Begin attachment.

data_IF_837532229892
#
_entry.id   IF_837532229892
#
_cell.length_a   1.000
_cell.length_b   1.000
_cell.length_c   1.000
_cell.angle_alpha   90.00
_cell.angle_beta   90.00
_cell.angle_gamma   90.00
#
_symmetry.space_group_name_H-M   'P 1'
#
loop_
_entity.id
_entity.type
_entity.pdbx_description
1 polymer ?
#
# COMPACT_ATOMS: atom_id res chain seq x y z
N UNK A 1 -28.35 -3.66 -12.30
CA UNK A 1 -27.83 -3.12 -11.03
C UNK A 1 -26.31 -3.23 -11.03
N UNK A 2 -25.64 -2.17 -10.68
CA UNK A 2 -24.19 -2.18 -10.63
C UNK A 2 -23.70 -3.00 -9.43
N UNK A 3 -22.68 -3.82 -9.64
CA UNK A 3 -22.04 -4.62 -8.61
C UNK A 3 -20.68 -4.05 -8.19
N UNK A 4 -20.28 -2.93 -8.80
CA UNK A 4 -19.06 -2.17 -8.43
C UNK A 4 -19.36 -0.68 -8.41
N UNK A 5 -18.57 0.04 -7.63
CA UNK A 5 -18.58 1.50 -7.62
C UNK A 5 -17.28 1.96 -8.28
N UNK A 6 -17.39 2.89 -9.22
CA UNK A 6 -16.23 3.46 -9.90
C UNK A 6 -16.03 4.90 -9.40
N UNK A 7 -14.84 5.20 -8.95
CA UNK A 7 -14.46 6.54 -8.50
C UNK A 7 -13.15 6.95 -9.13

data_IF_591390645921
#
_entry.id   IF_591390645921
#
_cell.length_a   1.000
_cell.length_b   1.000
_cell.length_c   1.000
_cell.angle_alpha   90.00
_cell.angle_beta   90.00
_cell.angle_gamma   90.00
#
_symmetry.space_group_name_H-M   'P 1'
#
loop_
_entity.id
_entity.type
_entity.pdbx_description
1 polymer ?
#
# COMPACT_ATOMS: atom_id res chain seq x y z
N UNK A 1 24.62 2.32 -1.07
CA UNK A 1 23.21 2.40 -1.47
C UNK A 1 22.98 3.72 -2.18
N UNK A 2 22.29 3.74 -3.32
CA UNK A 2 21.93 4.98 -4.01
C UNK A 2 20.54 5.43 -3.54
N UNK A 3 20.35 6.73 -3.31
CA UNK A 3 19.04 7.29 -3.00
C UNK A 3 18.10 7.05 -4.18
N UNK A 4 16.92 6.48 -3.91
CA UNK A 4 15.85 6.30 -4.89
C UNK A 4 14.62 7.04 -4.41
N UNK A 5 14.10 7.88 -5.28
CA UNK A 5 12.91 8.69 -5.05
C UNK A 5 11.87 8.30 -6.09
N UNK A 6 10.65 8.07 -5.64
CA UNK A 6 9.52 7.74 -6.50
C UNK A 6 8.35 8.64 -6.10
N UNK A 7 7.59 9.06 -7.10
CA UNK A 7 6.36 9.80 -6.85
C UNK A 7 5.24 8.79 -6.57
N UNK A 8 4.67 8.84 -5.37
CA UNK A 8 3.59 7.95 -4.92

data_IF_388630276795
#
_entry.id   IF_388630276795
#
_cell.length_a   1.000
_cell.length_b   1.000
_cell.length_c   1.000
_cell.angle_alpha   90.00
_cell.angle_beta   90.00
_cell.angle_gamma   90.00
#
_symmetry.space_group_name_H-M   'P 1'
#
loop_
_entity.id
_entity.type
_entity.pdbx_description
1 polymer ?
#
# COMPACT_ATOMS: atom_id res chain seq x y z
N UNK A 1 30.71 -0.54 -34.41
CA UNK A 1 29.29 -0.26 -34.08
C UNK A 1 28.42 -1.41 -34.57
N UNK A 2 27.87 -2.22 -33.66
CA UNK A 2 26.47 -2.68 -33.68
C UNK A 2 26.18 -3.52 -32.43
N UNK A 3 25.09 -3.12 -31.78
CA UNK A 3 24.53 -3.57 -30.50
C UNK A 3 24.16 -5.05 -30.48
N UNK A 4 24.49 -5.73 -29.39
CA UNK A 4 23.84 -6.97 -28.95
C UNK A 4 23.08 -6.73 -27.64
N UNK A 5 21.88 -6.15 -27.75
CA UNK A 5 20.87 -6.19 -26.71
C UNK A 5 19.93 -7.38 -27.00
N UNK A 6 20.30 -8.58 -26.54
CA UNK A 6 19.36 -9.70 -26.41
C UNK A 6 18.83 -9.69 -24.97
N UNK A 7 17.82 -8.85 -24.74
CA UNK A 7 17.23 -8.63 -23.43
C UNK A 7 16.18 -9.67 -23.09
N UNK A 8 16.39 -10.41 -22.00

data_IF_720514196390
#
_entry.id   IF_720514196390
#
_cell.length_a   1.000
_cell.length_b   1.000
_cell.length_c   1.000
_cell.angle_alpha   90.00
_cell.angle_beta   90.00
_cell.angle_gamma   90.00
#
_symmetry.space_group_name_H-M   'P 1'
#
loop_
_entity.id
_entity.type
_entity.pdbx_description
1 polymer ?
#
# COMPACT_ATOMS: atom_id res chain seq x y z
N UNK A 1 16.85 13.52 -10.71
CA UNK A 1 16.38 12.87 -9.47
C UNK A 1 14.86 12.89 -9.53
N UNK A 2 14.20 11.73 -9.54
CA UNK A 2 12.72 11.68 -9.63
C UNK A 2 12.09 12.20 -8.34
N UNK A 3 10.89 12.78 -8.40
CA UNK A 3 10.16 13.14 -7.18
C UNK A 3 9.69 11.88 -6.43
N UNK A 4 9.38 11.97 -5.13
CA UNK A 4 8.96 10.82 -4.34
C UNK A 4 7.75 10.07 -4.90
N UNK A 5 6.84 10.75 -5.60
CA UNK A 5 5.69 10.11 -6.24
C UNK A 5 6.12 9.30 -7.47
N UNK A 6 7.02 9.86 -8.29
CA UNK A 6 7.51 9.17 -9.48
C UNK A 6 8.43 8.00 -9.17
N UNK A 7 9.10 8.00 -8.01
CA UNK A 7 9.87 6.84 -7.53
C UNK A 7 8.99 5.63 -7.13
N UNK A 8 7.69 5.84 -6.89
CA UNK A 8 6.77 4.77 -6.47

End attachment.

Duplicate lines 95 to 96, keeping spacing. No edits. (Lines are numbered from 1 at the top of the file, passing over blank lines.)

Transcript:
#
_symmetry.space_group_name_H-M   'P 1'